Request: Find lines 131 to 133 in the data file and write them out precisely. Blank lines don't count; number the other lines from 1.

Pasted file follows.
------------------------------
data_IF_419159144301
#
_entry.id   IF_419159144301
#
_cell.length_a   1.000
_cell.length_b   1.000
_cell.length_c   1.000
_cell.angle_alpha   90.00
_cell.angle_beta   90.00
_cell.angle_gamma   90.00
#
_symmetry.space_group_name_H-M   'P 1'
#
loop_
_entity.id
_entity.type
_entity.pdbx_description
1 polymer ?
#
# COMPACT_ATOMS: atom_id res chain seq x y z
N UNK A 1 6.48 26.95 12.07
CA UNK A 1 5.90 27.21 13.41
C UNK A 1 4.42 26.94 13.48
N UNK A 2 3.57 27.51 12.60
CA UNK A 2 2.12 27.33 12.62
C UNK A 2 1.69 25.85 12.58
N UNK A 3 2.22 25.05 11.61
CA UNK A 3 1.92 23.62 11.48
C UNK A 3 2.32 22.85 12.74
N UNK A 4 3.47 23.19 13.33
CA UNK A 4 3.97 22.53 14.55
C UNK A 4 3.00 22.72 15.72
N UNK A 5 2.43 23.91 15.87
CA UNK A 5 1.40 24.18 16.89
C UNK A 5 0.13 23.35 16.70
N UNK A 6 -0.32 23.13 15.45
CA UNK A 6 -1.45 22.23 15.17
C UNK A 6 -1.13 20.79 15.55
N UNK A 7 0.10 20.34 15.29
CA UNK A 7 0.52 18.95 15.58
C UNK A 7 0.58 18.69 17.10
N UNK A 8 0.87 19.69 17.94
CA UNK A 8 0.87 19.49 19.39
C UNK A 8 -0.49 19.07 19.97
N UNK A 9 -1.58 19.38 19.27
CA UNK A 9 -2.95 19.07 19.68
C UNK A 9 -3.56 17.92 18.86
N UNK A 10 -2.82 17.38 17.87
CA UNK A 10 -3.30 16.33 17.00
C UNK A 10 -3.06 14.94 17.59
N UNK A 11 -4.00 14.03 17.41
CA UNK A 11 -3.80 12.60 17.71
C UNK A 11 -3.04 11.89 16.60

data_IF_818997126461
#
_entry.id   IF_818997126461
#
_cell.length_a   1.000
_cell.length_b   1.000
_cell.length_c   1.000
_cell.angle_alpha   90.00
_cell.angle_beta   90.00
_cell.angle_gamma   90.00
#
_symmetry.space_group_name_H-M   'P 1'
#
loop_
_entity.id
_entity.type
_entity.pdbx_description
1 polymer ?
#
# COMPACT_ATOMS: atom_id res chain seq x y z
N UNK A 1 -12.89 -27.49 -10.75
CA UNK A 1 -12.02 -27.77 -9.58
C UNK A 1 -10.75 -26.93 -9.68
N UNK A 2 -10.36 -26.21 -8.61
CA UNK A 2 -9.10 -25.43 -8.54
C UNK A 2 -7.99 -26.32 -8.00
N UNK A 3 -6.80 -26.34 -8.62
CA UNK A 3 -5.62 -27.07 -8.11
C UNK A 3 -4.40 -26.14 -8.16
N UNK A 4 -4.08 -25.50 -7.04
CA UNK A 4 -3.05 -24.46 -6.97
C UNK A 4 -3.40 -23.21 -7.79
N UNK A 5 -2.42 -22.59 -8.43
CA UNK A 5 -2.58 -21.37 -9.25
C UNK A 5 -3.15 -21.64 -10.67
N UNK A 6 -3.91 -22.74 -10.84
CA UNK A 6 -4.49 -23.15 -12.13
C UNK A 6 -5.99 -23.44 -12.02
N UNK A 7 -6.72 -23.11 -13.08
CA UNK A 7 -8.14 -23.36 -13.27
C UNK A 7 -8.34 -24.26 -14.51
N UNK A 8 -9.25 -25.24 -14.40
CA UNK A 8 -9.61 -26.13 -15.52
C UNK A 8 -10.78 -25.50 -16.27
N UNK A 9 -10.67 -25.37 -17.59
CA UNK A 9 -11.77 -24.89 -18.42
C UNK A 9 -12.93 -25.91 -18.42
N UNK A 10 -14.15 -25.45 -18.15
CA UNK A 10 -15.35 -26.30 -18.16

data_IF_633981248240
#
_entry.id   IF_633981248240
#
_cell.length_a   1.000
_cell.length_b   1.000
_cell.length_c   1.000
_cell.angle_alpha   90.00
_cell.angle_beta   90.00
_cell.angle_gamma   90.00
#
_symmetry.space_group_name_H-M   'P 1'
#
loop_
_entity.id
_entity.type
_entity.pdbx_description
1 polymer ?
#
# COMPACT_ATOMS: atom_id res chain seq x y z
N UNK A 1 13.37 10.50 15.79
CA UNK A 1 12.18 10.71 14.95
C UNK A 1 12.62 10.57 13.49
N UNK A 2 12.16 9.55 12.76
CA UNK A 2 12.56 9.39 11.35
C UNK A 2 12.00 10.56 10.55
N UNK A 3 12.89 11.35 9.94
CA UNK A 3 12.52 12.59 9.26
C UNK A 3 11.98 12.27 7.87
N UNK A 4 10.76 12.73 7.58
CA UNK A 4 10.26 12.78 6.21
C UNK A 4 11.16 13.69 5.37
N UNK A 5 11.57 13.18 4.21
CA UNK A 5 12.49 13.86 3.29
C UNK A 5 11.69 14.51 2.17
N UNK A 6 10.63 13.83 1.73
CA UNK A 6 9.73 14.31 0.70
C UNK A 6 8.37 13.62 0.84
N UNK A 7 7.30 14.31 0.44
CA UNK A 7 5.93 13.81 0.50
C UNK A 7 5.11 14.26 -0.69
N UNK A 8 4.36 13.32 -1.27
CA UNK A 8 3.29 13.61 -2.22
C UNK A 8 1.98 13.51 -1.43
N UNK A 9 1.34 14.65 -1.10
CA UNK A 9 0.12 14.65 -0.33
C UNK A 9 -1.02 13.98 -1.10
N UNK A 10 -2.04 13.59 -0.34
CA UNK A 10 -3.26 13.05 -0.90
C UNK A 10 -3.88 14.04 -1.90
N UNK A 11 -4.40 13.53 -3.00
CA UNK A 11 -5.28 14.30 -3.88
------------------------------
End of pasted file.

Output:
C UNK A 3 11.98 12.27 7.87
N UNK A 4 10.76 12.73 7.58
CA UNK A 4 10.26 12.78 6.21